Top 5 Technology Investment Banking Interview QuestionsPublished:
It's no secret that over the past decade the most popular banking coverage group to join has been technology (which is sometimes its own group, and sometimes lumped in along with media and telecom).
It's hard to say this popularity has been unwarranted. Over the past decade not only have tech companies ballooned in valuation, but the largest tech companies have turned into FCF-generating machines.
And, in an effort to try to protect themselves from being disrupted, these tech giants have used the ballooning levels of cash on their balance sheets to be incredibly acquisitive.
Just take a look at the number of acquisitions large tech companies have been doing over the last few years:
But what has really supercharged tech M&A deal activity over the past few years hasn't just been strategics -- it's been sponsors (private equity funds).
As discussed in our long post on TMT investment banking, few sponsors were interested in acquiring true tech companies until just a few years ago (with notable exceptions, like Vista).
The reason why sponsors weren't too keen on tech companies is quite obvious: what sponsors value most are reliable, predictable free cash flows. Not only so that they can pay down the debt they've placed onto the company, but more importantly so that they can make sure they get a strong exit multiple when they go to sell the company after their holding period.
However, over the past few years there's been a marked attitude shift among sponsors. Now nearly every sponsor is willing to look at doing buyouts of certain types of tech companies, which is really a reflection of the maturation that has occurred in the sector along with the rise of MRR / ARR billing as a standard in the software space (which is where most buyouts in tech occur).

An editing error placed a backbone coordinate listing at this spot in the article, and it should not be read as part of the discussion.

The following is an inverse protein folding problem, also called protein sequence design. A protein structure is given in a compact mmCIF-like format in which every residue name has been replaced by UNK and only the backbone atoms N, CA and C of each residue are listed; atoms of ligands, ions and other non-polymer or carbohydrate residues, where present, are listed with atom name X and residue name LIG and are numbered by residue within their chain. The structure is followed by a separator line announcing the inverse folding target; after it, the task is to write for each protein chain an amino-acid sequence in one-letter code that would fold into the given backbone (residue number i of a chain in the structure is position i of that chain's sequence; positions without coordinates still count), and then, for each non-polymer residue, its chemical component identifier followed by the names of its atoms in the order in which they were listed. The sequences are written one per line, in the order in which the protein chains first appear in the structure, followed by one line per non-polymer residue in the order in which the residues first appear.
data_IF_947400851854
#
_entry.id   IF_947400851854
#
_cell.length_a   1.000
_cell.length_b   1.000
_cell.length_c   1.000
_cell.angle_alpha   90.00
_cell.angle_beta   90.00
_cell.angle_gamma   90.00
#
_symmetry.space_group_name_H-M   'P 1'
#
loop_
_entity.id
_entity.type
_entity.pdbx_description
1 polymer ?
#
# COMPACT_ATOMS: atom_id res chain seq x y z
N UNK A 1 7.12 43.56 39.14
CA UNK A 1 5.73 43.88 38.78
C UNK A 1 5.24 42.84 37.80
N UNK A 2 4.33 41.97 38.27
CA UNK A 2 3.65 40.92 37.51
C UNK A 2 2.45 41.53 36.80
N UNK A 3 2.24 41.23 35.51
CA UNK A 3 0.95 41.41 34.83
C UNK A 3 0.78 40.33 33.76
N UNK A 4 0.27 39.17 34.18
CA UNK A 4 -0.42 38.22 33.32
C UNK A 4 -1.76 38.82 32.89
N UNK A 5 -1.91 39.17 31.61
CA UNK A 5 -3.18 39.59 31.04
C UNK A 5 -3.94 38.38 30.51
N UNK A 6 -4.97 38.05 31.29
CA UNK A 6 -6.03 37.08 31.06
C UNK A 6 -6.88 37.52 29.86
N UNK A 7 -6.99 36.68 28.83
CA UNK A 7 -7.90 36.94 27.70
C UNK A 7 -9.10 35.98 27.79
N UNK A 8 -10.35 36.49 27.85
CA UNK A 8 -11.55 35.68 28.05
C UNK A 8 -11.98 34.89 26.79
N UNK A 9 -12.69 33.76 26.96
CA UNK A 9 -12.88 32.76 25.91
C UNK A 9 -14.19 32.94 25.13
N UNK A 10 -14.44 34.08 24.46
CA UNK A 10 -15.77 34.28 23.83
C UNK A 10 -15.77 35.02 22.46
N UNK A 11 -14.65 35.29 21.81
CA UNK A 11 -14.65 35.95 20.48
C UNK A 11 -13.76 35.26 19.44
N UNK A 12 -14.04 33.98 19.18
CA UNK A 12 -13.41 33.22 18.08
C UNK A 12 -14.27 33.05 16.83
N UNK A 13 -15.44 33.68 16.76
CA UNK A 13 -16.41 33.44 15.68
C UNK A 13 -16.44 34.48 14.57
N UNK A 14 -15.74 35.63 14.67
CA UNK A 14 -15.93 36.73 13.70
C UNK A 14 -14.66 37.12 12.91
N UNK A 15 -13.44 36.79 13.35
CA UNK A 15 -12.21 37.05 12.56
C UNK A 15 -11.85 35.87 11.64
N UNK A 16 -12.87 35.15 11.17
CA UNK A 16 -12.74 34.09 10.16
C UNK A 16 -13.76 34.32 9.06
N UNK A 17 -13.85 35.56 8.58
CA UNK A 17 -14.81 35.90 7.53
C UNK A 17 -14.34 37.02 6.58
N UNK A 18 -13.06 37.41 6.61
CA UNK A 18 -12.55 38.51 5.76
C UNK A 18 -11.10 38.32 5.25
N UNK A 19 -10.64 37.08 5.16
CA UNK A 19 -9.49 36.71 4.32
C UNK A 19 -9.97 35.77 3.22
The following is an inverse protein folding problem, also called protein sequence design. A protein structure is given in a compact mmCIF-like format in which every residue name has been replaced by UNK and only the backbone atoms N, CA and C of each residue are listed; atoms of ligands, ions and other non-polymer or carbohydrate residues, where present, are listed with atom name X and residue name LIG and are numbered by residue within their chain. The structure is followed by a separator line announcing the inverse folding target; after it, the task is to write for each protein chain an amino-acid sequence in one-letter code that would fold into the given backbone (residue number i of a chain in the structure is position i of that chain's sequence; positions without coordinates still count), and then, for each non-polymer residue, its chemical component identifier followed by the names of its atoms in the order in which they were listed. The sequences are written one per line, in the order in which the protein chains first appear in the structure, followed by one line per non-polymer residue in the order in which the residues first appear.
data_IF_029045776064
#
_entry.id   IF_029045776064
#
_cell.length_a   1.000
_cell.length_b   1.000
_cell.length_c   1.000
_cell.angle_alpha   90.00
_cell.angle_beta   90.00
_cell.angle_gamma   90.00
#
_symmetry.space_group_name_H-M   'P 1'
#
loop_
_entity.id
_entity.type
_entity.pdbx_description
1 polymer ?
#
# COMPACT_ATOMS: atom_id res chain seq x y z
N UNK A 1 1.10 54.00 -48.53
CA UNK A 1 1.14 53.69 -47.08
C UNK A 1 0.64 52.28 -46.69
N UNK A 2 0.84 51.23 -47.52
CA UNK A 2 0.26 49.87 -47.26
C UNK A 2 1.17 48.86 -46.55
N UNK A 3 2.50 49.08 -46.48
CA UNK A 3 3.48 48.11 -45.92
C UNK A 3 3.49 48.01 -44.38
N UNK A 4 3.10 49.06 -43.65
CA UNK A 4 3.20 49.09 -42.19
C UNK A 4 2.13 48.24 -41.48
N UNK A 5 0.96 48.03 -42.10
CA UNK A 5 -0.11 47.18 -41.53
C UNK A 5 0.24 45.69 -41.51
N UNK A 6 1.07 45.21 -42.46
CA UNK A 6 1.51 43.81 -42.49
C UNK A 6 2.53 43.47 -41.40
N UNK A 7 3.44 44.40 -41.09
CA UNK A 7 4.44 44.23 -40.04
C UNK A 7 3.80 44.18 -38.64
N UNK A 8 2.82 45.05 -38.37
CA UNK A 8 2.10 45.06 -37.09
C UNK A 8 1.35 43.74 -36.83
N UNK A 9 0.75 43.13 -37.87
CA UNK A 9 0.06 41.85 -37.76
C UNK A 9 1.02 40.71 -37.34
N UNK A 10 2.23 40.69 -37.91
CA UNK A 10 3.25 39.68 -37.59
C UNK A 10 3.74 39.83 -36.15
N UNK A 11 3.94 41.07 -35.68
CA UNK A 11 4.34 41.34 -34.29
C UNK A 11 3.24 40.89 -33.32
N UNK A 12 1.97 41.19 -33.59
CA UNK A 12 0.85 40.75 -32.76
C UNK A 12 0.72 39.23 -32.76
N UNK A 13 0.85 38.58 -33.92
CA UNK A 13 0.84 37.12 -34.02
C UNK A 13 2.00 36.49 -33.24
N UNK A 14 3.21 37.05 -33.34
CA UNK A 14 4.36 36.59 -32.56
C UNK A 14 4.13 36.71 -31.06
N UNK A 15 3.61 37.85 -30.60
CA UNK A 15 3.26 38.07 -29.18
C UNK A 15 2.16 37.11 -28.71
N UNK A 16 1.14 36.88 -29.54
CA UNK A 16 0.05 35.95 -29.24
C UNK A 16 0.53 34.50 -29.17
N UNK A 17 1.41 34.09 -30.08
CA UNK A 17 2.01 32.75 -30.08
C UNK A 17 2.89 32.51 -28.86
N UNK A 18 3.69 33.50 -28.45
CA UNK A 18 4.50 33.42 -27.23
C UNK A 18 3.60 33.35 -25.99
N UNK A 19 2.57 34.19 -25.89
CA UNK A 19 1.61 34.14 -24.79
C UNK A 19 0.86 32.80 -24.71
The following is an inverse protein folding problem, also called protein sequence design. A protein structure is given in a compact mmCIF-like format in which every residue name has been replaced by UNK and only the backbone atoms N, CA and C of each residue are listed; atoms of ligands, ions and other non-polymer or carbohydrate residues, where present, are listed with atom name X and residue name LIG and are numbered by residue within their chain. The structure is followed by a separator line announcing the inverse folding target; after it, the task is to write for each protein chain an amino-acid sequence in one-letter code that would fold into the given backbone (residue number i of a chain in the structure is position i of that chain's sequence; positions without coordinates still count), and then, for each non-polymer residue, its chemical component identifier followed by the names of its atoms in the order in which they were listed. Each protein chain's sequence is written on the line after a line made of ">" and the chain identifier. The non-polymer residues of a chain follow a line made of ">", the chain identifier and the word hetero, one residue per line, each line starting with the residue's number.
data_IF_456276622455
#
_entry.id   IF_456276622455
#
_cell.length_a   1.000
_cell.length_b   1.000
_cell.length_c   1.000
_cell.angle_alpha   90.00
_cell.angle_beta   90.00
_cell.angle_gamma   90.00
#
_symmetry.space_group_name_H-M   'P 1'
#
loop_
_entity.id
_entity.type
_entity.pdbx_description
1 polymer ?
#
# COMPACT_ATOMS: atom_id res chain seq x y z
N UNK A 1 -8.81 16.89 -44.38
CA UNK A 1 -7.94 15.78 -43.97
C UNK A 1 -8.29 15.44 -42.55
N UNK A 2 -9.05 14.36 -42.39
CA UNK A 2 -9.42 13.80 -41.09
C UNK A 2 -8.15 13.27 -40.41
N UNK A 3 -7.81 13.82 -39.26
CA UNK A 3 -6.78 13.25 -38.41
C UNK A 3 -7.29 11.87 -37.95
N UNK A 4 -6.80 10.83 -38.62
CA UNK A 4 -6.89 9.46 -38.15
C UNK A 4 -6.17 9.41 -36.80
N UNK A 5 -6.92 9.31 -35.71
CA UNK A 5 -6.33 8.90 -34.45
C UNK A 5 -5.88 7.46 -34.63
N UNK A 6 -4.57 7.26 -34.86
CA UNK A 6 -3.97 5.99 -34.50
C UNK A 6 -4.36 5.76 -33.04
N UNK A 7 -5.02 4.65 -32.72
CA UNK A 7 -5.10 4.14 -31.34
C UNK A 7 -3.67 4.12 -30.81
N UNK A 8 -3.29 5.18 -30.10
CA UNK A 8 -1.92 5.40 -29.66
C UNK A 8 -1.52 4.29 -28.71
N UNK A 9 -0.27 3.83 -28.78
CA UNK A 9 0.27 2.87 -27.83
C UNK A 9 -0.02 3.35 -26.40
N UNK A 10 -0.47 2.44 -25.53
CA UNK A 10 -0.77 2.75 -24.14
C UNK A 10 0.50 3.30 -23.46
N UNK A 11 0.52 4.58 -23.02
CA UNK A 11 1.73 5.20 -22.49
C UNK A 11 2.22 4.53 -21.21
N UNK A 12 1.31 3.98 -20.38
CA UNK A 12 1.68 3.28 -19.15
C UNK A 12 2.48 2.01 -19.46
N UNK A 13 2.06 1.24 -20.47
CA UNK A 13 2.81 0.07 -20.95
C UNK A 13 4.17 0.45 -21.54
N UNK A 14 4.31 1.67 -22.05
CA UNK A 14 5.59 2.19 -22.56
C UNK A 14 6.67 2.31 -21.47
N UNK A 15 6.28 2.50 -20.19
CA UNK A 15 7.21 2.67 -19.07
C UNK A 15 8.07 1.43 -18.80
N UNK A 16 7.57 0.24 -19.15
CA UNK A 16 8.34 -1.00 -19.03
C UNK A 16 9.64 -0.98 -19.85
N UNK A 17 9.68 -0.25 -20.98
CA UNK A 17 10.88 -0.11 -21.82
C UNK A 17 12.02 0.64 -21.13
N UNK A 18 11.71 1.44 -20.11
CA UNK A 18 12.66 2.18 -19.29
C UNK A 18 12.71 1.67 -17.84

Anyway, the point here is that the rise in deal flow we've seen over the past decade in tech can be boiled down to two primary things:
- Mature tech companies having lots of cash (and high share prices!), which has given them lots of ammunition with which to do acquisitions.
- The rise of sponsors in the tech space (who were previously quite reluctant to do buyouts in what used to be perceived as a volatile and risky sector).
With this little preamble out of the way, let's get into some of the questions you should be prepared for in a tech banking interview (if you're looking for even more questions, feel free to check out the TMT guides).
Technology Investment Banking Interview Questions
Given the popularity of tech banking among candidates, the accounting and valuation technicals you'll get will be on the harder end of things. Further, you should expect some questions that are specifically about tech banking (i.e., sub-sectors of tech, deal trends in tech, the way a certain sub-sector roughly works, etc.).
- Why tech banking?
- Let's say that your company (ParentCo) owns a 25% stake in another company (SubCo). SubCo dividends out $100. Can you walk me through how we reflect this in ParentCo's financial statements?
- What sub-sectors exist in technology investment banking?
- Can you walk through how $200 in stock-based compensation flows through the three statements?
- Imagine that TechCo1 acquired TechCo2 and the goodwill attributed to the transaction was $200. However, after a year we've reevaluated and believe there should be a goodwill impairment of $100. Can you walk me through the three statements for this?
Not only are you going to get this question in first-rounds and superdays, you're also going to get it almost whenever you're on networking calls with those in tech banking (especially at tech-focused shops like Qatalyst and Allen & Co, or tech-focused groups like GS TMT).
The reason why this always comes up is that folks want to make sure that you're actually interested in tech banking for the right reasons (not just because it's incredibly popular, or because it reliably produces great exit opportunities at most groups).
It's always a good idea to take of a bit contrarian angle with this answer. Saying that you grew up spending lots of time on Instagram and Snapchat, which spurred your interest in their economics and how they financially work, is something everyone has heard before.
Instead, you should try to find a different approach. For example, you could talk about how you're fascinated with the economics of SaaS businesses and why they went from being shunned by private equity investors, to now being one of the hottest types of companies to acquire (with multiples that reflect that).
Alternatively, you could talk about the fact that while you're interested in traditional tech companies - like the big tech megacaps - you're really interested in some of the lesser known sub-sectors of tech like semiconductors.
What you should strive for in your answer to this question is uniqueness -- telling something to your interviewer that reveals you know more about tech banking than most do (i.e., by talking about different acquirer strategies, as in our first example, or more niche areas of tech banking as in our second example).